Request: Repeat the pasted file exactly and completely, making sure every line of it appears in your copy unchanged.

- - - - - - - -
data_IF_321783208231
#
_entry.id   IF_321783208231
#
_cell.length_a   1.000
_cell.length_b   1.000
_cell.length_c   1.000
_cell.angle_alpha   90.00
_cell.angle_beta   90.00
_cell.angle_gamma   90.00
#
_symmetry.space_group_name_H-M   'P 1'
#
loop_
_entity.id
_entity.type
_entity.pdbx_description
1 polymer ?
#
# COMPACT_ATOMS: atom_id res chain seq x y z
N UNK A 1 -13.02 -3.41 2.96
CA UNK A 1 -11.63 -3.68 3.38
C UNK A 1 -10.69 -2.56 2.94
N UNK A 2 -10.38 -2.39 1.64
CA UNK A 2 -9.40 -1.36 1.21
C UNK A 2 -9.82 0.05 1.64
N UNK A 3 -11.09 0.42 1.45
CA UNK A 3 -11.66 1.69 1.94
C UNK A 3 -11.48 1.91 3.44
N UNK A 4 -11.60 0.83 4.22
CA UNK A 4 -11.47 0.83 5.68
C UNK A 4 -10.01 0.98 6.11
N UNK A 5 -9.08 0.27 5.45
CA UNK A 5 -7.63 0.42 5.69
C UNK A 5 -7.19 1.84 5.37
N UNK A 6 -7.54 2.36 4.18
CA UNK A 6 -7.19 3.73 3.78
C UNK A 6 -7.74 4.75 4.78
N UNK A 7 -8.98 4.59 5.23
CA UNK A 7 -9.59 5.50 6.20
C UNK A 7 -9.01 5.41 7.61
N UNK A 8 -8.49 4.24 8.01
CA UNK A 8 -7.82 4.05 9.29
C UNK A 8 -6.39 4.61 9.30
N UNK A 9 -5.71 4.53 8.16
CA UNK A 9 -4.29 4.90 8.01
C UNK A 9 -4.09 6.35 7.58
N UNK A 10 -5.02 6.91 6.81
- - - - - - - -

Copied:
data_IF_321783208231
#
_entry.id   IF_321783208231
#
_cell.length_a   1.000
_cell.length_b   1.000
_cell.length_c   1.000
_cell.angle_alpha   90.00
_cell.angle_beta   90.00
_cell.angle_gamma   90.00
#
_symmetry.space_group_name_H-M   'P 1'
#
loop_
_entity.id
_entity.type
_entity.pdbx_description
1 polymer ?
#
# COMPACT_ATOMS: atom_id res chain seq x y z
N UNK A 1 -13.02 -3.41 2.96
CA UNK A 1 -11.63 -3.68 3.38
C UNK A 1 -10.69 -2.56 2.94
N UNK A 2 -10.38 -2.39 1.64
CA UNK A 2 -9.40 -1.36 1.21
C UNK A 2 -9.82 0.05 1.64
N UNK A 3 -11.09 0.42 1.45
CA UNK A 3 -11.66 1.69 1.94
C UNK A 3 -11.48 1.91 3.44
N UNK A 4 -11.60 0.83 4.22
CA UNK A 4 -11.47 0.83 5.68
C UNK A 4 -10.01 0.98 6.11
N UNK A 5 -9.08 0.27 5.45
CA UNK A 5 -7.63 0.42 5.69
C UNK A 5 -7.19 1.84 5.37
N UNK A 6 -7.54 2.36 4.18
CA UNK A 6 -7.19 3.73 3.78
C UNK A 6 -7.74 4.75 4.78
N UNK A 7 -8.98 4.59 5.23
CA UNK A 7 -9.59 5.50 6.20
C UNK A 7 -9.01 5.41 7.61
N UNK A 8 -8.49 4.24 8.01
CA UNK A 8 -7.82 4.05 9.29
C UNK A 8 -6.39 4.61 9.30
N UNK A 9 -5.71 4.53 8.16
CA UNK A 9 -4.29 4.90 8.01
C UNK A 9 -4.09 6.35 7.58
N UNK A 10 -5.02 6.91 6.81